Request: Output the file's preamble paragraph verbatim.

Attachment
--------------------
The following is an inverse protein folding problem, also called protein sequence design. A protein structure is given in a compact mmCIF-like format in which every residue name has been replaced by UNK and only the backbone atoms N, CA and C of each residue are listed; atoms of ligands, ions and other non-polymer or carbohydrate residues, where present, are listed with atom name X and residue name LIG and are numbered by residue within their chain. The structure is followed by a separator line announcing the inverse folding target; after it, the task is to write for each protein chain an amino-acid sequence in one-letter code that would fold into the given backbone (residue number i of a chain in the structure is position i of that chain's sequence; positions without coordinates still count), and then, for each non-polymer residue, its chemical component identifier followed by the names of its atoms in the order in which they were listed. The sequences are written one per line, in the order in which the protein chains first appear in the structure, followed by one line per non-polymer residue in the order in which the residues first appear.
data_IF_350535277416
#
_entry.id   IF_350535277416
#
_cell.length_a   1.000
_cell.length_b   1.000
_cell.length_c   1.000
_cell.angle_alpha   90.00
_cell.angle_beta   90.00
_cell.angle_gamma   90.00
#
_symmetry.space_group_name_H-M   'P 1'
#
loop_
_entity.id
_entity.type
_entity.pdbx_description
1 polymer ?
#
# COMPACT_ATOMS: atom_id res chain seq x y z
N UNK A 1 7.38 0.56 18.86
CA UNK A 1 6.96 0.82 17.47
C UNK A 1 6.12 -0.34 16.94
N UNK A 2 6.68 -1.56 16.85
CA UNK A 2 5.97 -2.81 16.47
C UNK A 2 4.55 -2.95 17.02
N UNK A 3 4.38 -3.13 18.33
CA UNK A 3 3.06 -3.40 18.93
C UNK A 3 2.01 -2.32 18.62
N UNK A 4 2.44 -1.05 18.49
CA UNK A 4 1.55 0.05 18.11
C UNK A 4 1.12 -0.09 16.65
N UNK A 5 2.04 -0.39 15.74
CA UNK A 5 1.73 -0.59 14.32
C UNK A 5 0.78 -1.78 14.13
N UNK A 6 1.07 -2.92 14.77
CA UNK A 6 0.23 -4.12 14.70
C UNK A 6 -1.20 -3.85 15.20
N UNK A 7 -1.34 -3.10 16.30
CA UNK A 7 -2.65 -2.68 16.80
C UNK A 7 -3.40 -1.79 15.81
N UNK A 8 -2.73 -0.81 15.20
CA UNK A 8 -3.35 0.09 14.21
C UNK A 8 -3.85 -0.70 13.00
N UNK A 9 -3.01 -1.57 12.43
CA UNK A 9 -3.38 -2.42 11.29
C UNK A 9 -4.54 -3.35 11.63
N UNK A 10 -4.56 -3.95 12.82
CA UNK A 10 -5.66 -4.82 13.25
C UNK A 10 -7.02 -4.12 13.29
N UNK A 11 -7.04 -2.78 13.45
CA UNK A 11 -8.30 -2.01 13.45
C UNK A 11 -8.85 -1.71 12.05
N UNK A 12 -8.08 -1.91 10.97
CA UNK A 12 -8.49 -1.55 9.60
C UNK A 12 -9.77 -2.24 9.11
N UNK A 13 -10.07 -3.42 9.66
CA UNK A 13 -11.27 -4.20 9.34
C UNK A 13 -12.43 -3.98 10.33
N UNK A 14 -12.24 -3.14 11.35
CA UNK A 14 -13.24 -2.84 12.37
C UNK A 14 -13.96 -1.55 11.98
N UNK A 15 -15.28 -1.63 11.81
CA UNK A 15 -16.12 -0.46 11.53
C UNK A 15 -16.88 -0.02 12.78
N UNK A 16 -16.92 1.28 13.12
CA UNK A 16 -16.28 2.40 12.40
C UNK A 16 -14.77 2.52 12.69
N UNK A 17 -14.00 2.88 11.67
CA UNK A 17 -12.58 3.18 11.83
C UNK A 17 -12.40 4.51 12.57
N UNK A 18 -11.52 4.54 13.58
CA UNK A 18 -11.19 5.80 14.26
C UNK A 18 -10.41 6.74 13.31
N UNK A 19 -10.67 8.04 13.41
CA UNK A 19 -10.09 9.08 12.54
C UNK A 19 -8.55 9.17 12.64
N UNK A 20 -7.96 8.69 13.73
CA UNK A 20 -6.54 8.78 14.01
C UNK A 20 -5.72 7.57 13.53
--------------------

The following is an inverse protein folding problem, also called protein sequence design. A protein structure is given in a compact mmCIF-like format in which every residue name has been replaced by UNK and only the backbone atoms N, CA and C of each residue are listed; atoms of ligands, ions and other non-polymer or carbohydrate residues, where present, are listed with atom name X and residue name LIG and are numbered by residue within their chain. The structure is followed by a separator line announcing the inverse folding target; after it, the task is to write for each protein chain an amino-acid sequence in one-letter code that would fold into the given backbone (residue number i of a chain in the structure is position i of that chain's sequence; positions without coordinates still count), and then, for each non-polymer residue, its chemical component identifier followed by the names of its atoms in the order in which they were listed. The sequences are written one per line, in the order in which the protein chains first appear in the structure, followed by one line per non-polymer residue in the order in which the residues first appear.